Bike Position Is Key
So if we know when and in which direction to apply force, how can we train for this? First and foremost, the biggest factor that might be standing in the way of the perfect pedal stroke is the position of your bike. If your saddle is too high, the transition from the downstroke to the upstroke gets seriously hindered and vice versa for a saddle that is too low. Also, the setback of your saddle — meaning your saddle position — is relative to the bottom bracket in relation to the length of the body, segments of your abdomen and crank length.
If, for example, your saddle position is too far back and/or the crank length is too long, it takes too much energy to apply force in the tangential direction, which will likely result in a dead spot when you’re pulling the pedal backwards. Likewise, if the crank length is too short, the muscles will not be stretched to their most effective force-length ratio. So, to have a proper pedal stroke, one should start with a proper bike fit.
Put Some Time into It
Remember, the more hours you put into riding your bike, the better your body learns how to apply force in the most effective and efficient way without you even knowing about it. By varying your cadences and not always riding with the same 85-90 RPM, the body also learns a more effective coordination pattern. It just goes to show that your body intuitively knows much more about what’s going on before your brain does.
However, that doesn’t mean that feedback isn’t useful. In fact, it can speed up the learning curve. For example, if you clearly see there is a dead spot in your upward transition phase and you know that your bike is properly set, you can try to actively push the pedal backwards. By doing so, the body learns there is a better and more effective way of pedaling. You could also try leg drills. Click one foot out of the pedal and use just one leg for about five minutes at the same RPM. Without the other leg helping, it becomes much more apparent when there isn’t a fluent transition phase.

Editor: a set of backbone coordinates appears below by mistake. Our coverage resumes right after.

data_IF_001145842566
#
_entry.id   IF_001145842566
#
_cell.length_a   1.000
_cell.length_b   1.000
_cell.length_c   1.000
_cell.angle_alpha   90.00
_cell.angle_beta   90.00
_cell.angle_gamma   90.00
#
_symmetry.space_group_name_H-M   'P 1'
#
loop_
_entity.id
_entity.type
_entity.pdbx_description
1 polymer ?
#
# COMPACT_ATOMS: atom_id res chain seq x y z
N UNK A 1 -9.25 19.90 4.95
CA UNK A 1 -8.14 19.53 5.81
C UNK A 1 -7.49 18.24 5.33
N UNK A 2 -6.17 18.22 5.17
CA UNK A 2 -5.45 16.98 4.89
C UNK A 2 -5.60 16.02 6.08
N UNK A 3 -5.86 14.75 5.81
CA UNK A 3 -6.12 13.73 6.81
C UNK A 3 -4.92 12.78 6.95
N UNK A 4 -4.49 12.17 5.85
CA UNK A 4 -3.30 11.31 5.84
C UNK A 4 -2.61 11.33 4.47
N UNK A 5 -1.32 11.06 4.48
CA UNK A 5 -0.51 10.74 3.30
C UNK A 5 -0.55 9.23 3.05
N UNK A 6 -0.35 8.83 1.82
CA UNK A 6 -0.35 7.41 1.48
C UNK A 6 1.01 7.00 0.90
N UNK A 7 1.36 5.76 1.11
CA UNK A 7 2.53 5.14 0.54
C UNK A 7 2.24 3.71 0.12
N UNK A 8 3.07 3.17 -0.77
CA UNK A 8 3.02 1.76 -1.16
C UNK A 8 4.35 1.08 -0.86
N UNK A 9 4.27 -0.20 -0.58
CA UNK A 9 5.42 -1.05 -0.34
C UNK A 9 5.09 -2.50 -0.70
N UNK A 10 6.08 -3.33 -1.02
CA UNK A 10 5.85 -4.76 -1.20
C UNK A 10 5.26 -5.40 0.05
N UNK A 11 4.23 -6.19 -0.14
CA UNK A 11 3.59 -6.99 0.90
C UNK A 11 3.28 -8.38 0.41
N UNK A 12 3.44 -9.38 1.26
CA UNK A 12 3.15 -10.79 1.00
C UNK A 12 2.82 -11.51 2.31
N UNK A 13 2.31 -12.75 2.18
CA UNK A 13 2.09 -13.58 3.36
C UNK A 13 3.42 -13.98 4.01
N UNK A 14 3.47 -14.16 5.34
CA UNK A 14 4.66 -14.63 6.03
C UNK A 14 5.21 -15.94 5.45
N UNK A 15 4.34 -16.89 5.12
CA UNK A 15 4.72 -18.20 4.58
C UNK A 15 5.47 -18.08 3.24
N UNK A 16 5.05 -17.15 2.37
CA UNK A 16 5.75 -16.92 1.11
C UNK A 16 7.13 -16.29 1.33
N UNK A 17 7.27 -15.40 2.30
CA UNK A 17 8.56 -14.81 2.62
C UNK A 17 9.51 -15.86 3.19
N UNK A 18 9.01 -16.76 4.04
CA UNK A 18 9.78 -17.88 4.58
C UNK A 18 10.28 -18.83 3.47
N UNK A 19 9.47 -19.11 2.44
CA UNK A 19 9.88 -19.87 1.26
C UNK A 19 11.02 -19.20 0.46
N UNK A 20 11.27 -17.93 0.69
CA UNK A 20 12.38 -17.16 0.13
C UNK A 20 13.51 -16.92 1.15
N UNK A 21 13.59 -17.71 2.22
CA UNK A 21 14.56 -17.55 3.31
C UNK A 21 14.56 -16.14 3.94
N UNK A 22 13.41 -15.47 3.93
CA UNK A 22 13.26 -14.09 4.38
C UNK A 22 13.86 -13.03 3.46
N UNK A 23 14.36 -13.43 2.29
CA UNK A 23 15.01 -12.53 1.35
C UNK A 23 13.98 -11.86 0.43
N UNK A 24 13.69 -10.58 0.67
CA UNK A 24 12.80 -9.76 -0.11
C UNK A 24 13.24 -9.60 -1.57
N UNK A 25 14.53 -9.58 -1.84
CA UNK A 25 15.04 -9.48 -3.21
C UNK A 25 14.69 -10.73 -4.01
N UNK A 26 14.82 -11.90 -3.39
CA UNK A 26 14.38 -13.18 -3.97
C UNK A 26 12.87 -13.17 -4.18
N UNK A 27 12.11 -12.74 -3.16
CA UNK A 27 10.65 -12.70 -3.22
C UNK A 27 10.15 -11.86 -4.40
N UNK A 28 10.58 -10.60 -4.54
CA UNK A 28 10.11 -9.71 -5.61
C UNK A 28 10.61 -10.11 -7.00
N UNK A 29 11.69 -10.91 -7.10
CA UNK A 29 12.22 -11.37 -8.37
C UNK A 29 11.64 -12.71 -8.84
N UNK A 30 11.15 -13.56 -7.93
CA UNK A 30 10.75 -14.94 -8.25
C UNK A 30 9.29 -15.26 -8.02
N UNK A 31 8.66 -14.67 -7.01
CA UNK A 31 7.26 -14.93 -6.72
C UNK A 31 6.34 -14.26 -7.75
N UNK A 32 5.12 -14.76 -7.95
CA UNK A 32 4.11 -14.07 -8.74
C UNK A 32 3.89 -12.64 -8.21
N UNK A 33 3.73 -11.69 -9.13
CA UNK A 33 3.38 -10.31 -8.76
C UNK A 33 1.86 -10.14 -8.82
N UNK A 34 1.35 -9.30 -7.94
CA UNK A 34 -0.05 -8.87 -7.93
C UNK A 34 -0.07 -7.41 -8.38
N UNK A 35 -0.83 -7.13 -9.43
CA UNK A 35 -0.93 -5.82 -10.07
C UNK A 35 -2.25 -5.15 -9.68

One last very important thing that can help you achieve the perfect pedal stroke is to work on your core. If your core muscles are too weak, it is very difficult to maintain a stable and effective pedal stroke. You simply can’t fire a cannon out of a canoe. With these tips in mind, you will hopefully start to see your pedal stroke improving in the new Tacx software on your NEO 2 Smart Trainer.
By Jim Van Den Berg, a former semiprofessional cyclist and team manager of the continental cycling team Delta Cycling.
The information provided through our blog is not intended to be and is not a substitute for professional medical advice, diagnosis or treatment that can be provided by your own health care professional. Garmin makes no attempt to diagnose, treat or cure any physical ailment, or any mental or emotional issue, disease or condition. Our blogs are intended to help you reach your own health and wellness goals.